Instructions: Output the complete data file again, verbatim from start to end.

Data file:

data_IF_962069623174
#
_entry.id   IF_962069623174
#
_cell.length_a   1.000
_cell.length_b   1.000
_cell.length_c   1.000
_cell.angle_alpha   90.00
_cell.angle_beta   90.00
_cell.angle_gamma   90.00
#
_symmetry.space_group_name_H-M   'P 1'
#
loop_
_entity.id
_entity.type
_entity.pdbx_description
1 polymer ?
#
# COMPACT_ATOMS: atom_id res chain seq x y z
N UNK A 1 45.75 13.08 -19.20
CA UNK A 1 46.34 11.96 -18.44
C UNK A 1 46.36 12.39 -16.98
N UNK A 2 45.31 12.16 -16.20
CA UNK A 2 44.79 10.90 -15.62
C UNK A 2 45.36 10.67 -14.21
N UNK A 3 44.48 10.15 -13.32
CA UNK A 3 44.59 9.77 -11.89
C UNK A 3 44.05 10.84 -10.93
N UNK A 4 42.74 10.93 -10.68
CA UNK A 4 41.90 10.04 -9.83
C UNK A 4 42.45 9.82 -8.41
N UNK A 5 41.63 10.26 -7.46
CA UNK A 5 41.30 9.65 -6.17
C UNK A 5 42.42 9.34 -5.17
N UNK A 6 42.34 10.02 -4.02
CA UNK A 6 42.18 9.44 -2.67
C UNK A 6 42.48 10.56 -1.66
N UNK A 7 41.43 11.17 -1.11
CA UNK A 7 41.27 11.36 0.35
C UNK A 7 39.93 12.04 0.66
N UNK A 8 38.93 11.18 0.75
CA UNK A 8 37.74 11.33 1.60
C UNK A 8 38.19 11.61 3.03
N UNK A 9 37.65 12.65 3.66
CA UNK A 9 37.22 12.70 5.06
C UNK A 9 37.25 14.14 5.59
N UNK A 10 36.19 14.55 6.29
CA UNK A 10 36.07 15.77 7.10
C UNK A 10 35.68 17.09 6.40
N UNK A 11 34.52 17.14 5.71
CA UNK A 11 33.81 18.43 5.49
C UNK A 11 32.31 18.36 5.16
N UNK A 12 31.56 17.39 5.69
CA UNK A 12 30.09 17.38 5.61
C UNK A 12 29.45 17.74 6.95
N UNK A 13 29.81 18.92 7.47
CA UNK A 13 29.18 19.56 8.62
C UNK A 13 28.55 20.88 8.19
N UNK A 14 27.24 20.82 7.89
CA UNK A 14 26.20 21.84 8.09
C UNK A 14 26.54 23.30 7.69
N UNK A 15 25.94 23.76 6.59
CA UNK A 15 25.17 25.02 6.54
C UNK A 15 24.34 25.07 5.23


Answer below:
data_IF_962069623174
#
_entry.id   IF_962069623174
#
_cell.length_a   1.000
_cell.length_b   1.000
_cell.length_c   1.000
_cell.angle_alpha   90.00
_cell.angle_beta   90.00
_cell.angle_gamma   90.00
#
_symmetry.space_group_name_H-M   'P 1'
#
loop_
_entity.id
_entity.type
_entity.pdbx_description
1 polymer ?
#
# COMPACT_ATOMS: atom_id res chain seq x y z
N UNK A 1 45.75 13.08 -19.20
CA UNK A 1 46.34 11.96 -18.44
C UNK A 1 46.36 12.39 -16.98
N UNK A 2 45.31 12.16 -16.20
CA UNK A 2 44.79 10.90 -15.62
C UNK A 2 45.36 10.67 -14.21
N UNK A 3 44.48 10.15 -13.32
CA UNK A 3 44.59 9.77 -11.89
C UNK A 3 44.05 10.84 -10.93
N UNK A 4 42.74 10.93 -10.68
CA UNK A 4 41.90 10.04 -9.83
C UNK A 4 42.45 9.82 -8.41
N UNK A 5 41.63 10.26 -7.46
CA UNK A 5 41.30 9.65 -6.17
C UNK A 5 42.42 9.34 -5.17
N UNK A 6 42.34 10.02 -4.02
CA UNK A 6 42.18 9.44 -2.67
C UNK A 6 42.48 10.56 -1.66
N UNK A 7 41.43 11.17 -1.11
CA UNK A 7 41.27 11.36 0.35
C UNK A 7 39.93 12.04 0.66
N UNK A 8 38.93 11.18 0.75
CA UNK A 8 37.74 11.33 1.60
C UNK A 8 38.19 11.61 3.03
N UNK A 9 37.65 12.65 3.66
CA UNK A 9 37.22 12.70 5.06
C UNK A 9 37.25 14.14 5.59
N UNK A 10 36.19 14.55 6.29
CA UNK A 10 36.07 15.77 7.10
C UNK A 10 35.68 17.09 6.40
N UNK A 11 34.52 17.14 5.71
CA UNK A 11 33.81 18.43 5.49
C UNK A 11 32.31 18.36 5.16
N UNK A 12 31.56 17.39 5.69
CA UNK A 12 30.09 17.38 5.61
C UNK A 12 29.45 17.74 6.95
N UNK A 13 29.81 18.92 7.47
CA UNK A 13 29.18 19.56 8.62
C UNK A 13 28.55 20.88 8.19
N UNK A 14 27.24 20.82 7.89
CA UNK A 14 26.20 21.84 8.09
C UNK A 14 26.54 23.30 7.69
N UNK A 15 25.94 23.76 6.59
CA UNK A 15 25.17 25.02 6.54
C UNK A 15 24.34 25.07 5.23